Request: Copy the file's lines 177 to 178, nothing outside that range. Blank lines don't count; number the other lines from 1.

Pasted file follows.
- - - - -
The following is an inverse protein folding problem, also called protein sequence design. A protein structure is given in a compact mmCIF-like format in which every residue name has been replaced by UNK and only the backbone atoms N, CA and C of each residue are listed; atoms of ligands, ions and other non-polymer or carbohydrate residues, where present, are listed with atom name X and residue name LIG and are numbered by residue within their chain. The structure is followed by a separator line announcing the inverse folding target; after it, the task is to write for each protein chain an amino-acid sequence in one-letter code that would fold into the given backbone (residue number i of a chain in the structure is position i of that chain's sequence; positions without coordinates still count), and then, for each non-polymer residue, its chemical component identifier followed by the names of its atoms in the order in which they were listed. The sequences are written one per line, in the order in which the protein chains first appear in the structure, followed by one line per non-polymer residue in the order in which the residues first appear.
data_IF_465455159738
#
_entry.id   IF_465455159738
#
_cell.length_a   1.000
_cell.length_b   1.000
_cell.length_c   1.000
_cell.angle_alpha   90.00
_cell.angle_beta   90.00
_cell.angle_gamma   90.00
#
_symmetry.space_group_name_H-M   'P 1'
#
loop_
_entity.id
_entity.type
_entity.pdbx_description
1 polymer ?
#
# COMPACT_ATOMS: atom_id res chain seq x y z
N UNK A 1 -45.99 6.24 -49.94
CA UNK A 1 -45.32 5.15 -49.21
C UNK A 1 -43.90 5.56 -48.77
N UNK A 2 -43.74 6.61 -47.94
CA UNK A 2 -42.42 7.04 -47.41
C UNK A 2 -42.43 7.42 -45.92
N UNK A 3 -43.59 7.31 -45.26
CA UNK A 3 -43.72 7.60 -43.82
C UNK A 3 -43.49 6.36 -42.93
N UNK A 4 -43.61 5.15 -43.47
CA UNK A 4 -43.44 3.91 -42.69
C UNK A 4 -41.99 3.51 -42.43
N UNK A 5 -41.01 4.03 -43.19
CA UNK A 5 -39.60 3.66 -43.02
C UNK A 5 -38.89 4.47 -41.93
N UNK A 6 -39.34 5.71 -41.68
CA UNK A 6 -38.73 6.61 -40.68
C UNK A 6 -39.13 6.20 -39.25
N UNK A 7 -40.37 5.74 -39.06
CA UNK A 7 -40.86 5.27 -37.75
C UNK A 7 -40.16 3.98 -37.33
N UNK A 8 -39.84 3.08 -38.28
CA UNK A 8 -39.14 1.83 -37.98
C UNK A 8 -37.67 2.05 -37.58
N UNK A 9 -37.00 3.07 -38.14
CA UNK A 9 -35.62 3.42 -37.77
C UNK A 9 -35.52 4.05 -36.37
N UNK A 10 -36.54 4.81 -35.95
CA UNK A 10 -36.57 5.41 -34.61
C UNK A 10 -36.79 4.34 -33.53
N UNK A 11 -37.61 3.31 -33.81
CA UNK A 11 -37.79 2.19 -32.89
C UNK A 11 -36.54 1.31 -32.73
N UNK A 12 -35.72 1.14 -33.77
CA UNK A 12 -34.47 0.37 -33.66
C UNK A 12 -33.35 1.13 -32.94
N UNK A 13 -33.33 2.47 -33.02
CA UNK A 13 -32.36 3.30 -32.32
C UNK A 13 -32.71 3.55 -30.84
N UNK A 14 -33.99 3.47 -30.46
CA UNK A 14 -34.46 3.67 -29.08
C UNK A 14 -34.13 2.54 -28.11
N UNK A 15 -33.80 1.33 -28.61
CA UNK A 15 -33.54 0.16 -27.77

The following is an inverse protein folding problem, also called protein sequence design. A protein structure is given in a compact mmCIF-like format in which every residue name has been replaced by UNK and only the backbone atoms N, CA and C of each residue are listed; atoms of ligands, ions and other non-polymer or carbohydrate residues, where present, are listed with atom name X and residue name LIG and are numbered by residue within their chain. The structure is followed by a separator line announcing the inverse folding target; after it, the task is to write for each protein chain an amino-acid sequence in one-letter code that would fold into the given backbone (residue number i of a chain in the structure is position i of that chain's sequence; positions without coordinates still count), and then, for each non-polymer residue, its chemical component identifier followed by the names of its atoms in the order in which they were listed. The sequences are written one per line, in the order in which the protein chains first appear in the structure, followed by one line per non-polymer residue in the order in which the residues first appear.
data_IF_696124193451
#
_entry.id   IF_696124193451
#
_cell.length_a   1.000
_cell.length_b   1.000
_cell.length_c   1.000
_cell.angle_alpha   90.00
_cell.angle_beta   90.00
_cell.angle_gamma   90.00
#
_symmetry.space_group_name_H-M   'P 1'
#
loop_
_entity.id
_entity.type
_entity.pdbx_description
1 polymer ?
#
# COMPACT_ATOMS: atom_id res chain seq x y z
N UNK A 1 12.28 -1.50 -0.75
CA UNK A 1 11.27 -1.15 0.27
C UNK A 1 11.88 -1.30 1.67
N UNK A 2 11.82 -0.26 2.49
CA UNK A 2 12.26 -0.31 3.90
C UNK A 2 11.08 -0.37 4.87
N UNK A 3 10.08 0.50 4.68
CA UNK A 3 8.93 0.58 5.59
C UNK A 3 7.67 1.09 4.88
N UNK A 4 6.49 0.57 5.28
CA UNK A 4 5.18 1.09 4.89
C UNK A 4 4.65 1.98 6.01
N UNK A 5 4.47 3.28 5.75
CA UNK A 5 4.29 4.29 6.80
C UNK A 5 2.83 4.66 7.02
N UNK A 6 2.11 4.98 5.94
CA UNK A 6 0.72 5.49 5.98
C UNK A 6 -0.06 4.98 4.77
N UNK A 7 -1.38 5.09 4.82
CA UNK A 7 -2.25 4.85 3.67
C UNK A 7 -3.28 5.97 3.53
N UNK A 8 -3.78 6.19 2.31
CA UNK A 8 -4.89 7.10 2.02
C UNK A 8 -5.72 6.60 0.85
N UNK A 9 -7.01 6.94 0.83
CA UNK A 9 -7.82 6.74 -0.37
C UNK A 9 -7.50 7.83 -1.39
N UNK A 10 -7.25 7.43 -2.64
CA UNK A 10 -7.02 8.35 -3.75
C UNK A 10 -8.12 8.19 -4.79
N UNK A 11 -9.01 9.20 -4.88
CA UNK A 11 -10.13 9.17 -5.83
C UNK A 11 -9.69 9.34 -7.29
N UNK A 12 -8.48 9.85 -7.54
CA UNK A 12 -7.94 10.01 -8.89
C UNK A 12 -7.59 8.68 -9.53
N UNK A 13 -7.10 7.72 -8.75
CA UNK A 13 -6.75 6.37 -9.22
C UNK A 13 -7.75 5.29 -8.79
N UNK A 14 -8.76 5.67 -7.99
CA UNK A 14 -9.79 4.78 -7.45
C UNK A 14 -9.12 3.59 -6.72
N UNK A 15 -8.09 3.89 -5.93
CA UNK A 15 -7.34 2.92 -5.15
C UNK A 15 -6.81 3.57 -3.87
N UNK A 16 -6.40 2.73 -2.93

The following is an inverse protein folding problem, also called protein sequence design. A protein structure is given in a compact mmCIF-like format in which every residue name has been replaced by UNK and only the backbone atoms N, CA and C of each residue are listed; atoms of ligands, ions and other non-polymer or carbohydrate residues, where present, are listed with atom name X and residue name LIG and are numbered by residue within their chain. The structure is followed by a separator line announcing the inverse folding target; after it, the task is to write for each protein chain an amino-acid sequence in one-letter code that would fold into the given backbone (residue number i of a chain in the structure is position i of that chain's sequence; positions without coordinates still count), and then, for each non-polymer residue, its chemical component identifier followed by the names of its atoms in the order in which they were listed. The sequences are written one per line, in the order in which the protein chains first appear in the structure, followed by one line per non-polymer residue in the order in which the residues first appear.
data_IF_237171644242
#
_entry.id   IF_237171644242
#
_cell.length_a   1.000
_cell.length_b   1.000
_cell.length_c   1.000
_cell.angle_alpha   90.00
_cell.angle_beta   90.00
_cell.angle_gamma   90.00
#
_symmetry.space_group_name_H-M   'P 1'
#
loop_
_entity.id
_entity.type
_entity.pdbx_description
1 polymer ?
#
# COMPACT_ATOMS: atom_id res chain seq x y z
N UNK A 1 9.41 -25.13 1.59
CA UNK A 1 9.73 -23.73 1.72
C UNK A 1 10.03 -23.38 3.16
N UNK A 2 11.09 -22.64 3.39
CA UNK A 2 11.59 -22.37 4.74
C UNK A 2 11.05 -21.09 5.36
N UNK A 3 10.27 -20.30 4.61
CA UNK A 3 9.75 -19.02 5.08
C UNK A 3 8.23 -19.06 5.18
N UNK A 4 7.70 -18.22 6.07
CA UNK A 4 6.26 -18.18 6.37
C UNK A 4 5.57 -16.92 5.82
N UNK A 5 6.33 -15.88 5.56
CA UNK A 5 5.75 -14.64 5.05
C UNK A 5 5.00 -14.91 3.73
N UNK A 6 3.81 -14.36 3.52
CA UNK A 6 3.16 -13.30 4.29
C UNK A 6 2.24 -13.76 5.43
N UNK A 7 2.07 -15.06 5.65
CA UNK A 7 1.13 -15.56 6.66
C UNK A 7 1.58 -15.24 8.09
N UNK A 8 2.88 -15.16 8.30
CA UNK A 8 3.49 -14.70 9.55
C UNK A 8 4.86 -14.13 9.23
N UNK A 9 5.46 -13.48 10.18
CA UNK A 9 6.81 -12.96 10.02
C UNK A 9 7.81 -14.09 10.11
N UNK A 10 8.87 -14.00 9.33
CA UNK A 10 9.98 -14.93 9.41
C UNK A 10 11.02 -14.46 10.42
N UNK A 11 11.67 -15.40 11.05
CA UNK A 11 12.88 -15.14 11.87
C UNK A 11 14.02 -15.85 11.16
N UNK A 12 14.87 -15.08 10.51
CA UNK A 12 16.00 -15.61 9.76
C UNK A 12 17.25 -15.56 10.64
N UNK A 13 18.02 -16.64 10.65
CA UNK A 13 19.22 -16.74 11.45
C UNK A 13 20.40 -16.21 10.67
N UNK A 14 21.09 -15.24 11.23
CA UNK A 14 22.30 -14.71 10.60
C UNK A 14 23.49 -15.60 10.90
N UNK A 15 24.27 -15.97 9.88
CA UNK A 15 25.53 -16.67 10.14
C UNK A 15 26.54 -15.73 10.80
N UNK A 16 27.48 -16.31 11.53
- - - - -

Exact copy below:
C UNK A 8 4.86 -14.13 9.23
N UNK A 9 5.46 -13.48 10.18